Acts 2:44-47: And all that believed were together, and had all things common And sold their possessions and goods, and parted them to all men, as every man had need. And they, continuing daily with one accord in the temple, and breaking bread from house to house, did eat their meat with gladness and singleness of heart, Praising God, and having favour with all the people. And the Lord added to the church daily such as should be saved.
Why do we continue foolishly to operate as if our own immediate happiness is of greater value than the redemptive relationships God has placed us in? Why are we seemingly unable to stay in relationship, stay in community, and grow in the interpersonal contexts that God has provided for our temporal and eternal well-being?
Social scientists offer a culturally based explanation for the particularly pervasive loss of social interaction and lack of genuine community that characterize life in America—and in our churches—
today. We are a radically individualistic society, oriented toward personal fulfillment in ways profoundly more ‘me-centered’ than any other culture or people-group in world history. And it is our individualism—our insistence that the personal rights and satisfaction of the individual must take priority over any group to which one belongs—that has seriously compromised our ability to stay in relationship and grow in community with one another as God intends.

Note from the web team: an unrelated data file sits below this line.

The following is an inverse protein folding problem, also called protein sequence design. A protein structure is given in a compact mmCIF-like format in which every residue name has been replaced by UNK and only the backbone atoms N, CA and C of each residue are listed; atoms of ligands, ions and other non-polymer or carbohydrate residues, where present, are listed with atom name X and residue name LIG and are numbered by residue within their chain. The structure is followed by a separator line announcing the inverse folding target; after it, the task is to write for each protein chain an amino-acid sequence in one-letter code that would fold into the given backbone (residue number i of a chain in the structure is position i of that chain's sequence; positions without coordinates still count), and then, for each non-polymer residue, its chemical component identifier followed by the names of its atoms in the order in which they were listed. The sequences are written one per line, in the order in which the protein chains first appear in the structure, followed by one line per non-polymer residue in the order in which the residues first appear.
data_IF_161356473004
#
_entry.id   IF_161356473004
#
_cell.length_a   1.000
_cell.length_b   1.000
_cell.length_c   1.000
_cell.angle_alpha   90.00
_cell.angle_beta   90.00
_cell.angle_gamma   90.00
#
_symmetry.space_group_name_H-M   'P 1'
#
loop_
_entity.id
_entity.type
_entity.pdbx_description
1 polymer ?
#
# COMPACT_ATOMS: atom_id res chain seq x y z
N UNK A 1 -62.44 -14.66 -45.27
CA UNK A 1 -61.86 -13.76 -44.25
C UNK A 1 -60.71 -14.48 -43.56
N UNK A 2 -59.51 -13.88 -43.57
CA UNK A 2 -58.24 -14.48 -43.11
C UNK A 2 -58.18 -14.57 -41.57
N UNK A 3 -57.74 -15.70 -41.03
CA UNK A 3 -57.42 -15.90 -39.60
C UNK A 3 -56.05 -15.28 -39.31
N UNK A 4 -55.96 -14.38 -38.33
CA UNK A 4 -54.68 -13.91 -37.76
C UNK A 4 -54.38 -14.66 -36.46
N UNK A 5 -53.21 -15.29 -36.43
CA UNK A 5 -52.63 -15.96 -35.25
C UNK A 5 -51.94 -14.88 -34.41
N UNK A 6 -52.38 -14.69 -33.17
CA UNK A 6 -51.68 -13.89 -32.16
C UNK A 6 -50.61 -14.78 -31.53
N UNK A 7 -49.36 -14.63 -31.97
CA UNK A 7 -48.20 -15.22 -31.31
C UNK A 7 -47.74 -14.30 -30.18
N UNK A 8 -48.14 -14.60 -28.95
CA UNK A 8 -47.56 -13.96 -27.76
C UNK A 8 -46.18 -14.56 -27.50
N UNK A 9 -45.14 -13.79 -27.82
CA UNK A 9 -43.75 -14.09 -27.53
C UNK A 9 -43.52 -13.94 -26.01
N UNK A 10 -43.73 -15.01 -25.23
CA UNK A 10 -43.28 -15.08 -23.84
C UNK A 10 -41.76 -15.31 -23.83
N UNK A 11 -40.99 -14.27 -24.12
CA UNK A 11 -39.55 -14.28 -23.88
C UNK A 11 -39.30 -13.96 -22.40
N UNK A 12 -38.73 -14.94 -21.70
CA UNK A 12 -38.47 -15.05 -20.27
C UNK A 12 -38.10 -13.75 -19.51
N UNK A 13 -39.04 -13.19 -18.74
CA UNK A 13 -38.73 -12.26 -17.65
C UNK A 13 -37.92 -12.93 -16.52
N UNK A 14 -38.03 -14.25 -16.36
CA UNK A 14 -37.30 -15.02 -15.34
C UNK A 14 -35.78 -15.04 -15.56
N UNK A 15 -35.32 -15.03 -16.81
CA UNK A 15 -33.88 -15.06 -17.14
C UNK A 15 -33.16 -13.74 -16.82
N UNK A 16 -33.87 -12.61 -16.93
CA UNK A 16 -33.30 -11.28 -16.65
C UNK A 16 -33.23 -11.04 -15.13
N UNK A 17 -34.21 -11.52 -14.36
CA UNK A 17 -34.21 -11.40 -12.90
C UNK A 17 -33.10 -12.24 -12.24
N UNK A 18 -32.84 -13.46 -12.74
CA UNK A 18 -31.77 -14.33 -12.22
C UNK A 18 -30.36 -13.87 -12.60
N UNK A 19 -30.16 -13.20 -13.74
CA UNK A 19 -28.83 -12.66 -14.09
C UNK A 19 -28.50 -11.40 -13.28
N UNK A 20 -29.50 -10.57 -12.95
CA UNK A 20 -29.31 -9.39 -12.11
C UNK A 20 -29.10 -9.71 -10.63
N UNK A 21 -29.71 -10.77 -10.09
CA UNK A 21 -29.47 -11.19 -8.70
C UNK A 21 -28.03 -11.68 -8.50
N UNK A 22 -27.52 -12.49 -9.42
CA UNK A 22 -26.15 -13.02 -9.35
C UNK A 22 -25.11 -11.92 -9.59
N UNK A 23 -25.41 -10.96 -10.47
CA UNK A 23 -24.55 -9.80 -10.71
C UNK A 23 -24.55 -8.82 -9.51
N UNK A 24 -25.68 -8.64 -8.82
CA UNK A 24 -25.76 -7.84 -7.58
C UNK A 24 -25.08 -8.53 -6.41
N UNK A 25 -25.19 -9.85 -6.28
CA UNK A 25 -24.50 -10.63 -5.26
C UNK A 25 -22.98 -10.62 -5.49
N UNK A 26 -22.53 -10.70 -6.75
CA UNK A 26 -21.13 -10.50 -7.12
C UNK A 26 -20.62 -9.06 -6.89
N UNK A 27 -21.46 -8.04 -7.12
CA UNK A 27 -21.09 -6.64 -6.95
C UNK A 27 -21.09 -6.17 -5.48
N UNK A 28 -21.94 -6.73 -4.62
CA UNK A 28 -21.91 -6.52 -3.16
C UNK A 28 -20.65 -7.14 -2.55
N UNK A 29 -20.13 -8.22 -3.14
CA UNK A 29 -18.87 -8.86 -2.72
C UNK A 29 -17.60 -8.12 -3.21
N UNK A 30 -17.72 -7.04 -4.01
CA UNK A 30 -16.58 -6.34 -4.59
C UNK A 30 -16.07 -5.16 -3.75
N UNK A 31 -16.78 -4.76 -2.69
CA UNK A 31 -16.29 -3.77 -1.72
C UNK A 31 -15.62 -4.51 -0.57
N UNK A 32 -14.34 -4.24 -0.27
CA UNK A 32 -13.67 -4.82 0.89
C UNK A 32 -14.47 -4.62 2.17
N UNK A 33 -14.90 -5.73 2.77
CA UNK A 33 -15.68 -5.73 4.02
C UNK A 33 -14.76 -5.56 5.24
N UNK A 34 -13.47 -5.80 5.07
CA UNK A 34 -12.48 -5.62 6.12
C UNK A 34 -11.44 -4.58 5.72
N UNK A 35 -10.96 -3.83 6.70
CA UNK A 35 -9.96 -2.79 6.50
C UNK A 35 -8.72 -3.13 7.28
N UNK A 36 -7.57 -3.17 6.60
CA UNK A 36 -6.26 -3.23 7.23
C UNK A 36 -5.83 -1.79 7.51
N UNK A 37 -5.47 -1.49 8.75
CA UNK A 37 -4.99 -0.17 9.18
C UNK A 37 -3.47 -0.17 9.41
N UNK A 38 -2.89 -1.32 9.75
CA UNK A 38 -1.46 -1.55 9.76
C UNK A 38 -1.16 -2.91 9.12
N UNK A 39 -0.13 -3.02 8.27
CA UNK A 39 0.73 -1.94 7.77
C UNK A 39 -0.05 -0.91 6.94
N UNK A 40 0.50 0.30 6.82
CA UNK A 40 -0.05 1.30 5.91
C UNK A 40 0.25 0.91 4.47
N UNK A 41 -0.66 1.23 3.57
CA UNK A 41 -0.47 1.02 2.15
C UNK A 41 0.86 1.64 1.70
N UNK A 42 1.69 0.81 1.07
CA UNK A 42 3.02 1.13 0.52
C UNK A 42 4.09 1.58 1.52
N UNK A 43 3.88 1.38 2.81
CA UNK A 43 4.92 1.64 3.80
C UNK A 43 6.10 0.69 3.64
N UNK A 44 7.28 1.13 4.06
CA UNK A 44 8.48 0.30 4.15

The church in the West has become utterly intoxicated by the idea of radical individualism. From the idea that God has a wonderful plan for your life to you will experience great personal fulfillment, if you can discover your spiritual gift(s) and find your unique place in the body of Christ and finally to the notion that God longs to meet your needs, to help you improve your marriage, to make you successful in your career.
As George Barna noted over a decade ago, American Christians are now quite convinced that “spiritual enlightenment comes from diligence in a discovery process, rather than commitment to a faith group and perspective.” The Christian faith is all about me. It is not about us. Culture has hijacked Christ. We have recast the wondrous God of salvation and restoration in the role of a divine therapist who aids the individual Christian in his or her personal quest for spiritual fulfillment and self-discovery. And we have reduced the biblical truth of a holy God redeeming for himself a community of people who will glorify him for all eternity to little more than “receiving Jesus as my personal savior.” The early Christians had a markedly different perspective on personal fulfillment and spiritual formation. And it is a perspective that has great promise for renewal in the church today. [to be continued]